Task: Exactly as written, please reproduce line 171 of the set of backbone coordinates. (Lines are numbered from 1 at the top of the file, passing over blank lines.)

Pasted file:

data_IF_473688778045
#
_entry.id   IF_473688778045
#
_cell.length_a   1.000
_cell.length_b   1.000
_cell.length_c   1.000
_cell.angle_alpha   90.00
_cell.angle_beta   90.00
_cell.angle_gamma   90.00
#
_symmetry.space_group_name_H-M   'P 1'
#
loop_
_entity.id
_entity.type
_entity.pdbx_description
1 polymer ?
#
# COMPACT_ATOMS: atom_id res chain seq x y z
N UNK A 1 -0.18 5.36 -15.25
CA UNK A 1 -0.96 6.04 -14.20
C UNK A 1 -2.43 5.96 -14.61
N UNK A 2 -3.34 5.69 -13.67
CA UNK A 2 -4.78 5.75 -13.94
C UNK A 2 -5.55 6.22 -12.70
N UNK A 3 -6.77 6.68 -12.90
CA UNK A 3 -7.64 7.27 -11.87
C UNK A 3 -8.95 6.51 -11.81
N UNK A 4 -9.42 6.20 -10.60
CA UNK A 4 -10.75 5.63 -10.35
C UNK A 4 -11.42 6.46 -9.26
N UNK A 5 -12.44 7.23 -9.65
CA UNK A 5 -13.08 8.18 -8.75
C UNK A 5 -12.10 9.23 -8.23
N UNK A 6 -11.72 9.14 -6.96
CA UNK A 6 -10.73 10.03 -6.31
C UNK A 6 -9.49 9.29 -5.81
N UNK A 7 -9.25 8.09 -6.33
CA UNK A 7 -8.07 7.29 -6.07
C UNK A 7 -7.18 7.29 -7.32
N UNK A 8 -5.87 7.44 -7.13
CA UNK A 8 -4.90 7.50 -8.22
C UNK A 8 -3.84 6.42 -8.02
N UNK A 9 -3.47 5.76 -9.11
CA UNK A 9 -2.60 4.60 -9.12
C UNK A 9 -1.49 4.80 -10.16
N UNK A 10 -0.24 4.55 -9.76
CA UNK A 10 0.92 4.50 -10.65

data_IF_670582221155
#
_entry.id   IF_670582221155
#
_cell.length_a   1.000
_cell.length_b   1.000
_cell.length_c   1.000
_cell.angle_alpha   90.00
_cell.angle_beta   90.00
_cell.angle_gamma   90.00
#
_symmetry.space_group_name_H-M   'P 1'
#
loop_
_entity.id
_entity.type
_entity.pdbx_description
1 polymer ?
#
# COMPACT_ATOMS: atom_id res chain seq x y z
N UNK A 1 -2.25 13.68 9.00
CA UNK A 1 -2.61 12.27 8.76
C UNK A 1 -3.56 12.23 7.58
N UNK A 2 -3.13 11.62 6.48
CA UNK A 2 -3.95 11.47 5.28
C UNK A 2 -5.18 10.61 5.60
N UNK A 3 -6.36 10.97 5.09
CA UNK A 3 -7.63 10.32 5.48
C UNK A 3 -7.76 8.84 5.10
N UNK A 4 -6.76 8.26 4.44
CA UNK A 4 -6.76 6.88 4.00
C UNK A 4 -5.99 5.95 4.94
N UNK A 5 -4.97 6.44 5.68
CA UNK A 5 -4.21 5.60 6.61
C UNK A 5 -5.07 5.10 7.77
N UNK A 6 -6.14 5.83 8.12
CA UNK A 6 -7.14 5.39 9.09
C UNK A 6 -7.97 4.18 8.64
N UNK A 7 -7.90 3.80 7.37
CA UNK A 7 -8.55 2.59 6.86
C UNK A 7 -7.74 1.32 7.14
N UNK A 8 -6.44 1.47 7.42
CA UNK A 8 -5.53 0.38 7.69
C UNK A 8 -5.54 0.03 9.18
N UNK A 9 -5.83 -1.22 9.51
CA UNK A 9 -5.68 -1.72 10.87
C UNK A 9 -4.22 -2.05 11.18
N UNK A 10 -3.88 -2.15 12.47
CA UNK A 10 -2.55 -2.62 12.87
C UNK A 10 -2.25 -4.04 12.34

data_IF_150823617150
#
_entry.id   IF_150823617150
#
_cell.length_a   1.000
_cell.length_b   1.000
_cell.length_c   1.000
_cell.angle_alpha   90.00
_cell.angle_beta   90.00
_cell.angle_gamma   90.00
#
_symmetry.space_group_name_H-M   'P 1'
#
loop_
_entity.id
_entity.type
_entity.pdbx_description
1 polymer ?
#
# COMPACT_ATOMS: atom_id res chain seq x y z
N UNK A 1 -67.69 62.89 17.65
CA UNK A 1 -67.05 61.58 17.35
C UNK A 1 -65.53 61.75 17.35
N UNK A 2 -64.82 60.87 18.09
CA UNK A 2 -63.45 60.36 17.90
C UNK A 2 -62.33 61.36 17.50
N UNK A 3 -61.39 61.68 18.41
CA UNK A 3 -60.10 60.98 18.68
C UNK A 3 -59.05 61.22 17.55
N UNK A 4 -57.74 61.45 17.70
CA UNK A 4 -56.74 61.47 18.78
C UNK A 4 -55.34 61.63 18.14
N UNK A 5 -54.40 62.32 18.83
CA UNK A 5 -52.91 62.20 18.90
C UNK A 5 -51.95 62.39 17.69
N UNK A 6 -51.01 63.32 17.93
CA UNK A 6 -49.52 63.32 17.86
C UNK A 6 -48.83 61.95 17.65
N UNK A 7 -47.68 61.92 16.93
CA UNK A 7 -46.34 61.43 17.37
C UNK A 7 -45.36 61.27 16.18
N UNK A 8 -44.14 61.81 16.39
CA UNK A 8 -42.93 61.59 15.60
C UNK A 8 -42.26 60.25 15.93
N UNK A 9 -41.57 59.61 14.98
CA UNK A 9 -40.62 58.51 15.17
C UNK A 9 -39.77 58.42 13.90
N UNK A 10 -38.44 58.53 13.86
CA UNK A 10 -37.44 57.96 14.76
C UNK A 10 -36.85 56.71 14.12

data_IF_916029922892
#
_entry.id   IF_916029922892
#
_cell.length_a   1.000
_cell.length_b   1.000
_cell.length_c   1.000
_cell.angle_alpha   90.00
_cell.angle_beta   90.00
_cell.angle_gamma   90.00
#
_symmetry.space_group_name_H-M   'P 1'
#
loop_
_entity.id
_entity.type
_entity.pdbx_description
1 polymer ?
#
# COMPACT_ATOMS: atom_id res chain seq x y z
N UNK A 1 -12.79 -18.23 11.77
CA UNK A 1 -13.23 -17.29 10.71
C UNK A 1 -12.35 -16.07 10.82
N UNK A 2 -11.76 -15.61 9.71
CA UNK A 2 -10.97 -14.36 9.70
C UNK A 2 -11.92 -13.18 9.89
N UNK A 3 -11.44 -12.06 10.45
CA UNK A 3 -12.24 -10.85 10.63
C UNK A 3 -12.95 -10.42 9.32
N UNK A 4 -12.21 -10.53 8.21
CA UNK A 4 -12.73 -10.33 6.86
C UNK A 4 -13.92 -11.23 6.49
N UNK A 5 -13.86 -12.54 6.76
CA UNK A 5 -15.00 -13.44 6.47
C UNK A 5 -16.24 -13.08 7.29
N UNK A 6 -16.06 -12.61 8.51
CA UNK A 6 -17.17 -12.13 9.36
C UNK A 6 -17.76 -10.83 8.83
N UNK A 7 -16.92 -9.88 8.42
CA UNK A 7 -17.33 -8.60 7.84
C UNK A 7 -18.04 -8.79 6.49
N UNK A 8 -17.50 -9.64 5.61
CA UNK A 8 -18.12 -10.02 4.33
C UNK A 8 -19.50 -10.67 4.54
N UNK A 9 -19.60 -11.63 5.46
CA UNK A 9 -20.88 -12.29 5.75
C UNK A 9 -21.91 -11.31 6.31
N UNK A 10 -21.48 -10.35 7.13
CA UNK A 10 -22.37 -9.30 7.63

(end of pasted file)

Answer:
CA UNK A 1 -13.23 -17.29 10.71